Owen Ithell’s sense of self is rooted in his long, vivid visits to his grandparents’ small farm in the Welsh hills. As an adult, he moves away from the country and meets Mel, with whom he has children. He believes he has found happiness. But following a car accident, in which his daughter is killed and he loses a hand, the course of his life is changed forever. In his despair, he resolves to reconnect with both his past and the natural world. Abducting his children, he embarks on a long, fateful journey, walking to the Welsh borders of his childhood. In his confusion, his journey is a grasping at some kind of an understanding of his loss.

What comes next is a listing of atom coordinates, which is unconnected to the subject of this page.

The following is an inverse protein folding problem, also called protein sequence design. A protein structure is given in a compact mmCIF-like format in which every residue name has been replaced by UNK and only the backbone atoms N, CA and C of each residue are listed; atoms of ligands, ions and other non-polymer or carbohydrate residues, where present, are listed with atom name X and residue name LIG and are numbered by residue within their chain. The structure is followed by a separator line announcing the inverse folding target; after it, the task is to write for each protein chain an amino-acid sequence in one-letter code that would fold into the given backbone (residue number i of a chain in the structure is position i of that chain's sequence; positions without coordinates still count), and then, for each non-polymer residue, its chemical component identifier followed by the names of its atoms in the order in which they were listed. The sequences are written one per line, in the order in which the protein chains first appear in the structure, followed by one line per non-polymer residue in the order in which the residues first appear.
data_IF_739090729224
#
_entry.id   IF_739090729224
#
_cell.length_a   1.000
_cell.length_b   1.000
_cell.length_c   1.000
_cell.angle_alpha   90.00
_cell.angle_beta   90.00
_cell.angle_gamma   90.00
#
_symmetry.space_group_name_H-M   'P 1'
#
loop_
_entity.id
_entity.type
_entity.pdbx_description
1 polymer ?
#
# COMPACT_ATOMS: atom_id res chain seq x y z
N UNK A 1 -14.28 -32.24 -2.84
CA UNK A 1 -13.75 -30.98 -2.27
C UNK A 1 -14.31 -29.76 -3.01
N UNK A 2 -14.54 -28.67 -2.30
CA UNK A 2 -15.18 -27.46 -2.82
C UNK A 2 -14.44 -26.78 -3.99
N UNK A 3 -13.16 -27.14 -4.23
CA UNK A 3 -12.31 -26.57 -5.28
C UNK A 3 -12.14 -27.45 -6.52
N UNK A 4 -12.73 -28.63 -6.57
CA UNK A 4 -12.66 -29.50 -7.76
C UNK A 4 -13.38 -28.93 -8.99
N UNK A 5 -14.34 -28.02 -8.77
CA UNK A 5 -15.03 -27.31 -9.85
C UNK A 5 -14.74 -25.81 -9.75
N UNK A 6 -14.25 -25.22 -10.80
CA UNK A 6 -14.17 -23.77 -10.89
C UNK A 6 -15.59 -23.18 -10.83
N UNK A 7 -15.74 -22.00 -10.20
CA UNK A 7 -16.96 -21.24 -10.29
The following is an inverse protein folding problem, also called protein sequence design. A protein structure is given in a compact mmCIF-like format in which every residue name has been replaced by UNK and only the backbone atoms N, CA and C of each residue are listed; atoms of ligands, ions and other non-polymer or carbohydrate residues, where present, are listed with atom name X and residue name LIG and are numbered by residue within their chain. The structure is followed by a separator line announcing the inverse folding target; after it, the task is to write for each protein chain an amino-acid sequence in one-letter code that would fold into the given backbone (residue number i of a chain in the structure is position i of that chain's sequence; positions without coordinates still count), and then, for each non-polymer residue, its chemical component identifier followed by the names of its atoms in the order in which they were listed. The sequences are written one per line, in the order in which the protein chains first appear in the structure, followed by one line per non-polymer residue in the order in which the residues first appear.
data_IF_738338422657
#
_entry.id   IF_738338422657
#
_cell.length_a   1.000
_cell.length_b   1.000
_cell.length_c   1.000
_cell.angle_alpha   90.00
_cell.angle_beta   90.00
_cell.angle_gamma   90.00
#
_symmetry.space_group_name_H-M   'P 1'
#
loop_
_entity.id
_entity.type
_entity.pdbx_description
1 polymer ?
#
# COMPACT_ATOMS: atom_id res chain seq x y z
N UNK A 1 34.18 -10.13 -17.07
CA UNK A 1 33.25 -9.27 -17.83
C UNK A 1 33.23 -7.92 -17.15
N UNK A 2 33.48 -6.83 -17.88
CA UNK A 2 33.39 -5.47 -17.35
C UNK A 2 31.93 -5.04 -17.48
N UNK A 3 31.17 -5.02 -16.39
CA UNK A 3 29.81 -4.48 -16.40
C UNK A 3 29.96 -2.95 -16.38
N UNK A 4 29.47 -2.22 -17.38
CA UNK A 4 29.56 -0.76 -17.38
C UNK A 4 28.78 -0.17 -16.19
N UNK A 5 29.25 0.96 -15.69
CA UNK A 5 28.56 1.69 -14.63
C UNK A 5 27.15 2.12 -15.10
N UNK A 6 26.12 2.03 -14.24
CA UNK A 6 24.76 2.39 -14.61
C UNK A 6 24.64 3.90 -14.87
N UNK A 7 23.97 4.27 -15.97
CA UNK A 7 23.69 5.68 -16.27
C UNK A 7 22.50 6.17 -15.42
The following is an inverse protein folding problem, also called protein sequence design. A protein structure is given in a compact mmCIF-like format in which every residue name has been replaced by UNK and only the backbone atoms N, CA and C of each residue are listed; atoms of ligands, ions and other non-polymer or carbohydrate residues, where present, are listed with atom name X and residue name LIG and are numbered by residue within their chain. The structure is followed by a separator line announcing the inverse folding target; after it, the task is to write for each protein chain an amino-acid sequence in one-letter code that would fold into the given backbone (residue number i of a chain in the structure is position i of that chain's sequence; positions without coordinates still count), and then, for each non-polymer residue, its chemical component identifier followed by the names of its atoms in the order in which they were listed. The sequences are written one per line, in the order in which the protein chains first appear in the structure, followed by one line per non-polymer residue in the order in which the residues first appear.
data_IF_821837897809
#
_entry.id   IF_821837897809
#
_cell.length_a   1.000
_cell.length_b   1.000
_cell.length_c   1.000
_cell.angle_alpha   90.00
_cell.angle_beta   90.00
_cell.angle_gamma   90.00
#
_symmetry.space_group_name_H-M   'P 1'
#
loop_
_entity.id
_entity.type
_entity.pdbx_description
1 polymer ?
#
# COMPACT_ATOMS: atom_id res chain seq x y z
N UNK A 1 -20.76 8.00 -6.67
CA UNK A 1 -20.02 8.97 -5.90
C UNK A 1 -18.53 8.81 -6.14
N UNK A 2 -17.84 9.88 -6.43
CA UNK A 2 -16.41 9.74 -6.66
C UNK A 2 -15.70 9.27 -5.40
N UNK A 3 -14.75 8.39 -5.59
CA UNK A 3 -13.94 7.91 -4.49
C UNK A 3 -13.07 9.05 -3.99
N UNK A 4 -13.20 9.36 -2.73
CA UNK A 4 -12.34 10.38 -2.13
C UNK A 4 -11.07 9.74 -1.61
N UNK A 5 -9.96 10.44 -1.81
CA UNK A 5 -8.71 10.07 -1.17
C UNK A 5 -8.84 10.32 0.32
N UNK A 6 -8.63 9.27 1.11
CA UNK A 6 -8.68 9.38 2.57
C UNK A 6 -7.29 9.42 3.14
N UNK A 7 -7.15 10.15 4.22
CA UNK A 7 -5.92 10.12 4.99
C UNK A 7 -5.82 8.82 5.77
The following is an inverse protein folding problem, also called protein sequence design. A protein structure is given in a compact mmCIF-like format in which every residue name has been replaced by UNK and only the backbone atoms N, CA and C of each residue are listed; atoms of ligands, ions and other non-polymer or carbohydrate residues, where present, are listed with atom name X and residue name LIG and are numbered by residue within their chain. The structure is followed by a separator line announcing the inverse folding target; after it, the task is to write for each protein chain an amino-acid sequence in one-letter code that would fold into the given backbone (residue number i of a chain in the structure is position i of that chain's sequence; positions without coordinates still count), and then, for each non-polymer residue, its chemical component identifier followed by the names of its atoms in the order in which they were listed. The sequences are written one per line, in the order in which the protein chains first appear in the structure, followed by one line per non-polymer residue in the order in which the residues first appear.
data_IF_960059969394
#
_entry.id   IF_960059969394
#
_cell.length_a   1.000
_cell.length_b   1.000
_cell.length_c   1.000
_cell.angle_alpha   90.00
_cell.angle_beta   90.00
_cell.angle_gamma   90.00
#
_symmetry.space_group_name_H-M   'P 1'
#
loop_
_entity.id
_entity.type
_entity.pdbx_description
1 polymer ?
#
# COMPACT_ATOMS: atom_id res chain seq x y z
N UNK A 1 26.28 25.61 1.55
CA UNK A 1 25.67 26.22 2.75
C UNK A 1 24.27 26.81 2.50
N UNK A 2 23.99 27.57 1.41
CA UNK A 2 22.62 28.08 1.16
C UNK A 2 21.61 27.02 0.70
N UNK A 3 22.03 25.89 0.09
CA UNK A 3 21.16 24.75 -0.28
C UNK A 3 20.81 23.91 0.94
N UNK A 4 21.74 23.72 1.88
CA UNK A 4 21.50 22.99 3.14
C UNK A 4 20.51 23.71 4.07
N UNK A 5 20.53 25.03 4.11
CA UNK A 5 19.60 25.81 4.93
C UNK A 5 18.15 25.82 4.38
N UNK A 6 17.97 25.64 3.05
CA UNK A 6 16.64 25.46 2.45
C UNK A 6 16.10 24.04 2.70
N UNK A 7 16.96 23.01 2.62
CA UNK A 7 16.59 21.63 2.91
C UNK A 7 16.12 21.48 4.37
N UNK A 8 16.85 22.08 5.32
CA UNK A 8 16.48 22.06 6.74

This came as a disapointment to me, as a Tim Pears fan, a key aspect of the book was rather confusingly (to me at least) revealed quite late in the book, but not in any clear context, so had some difficulty getting into the narrative because of this.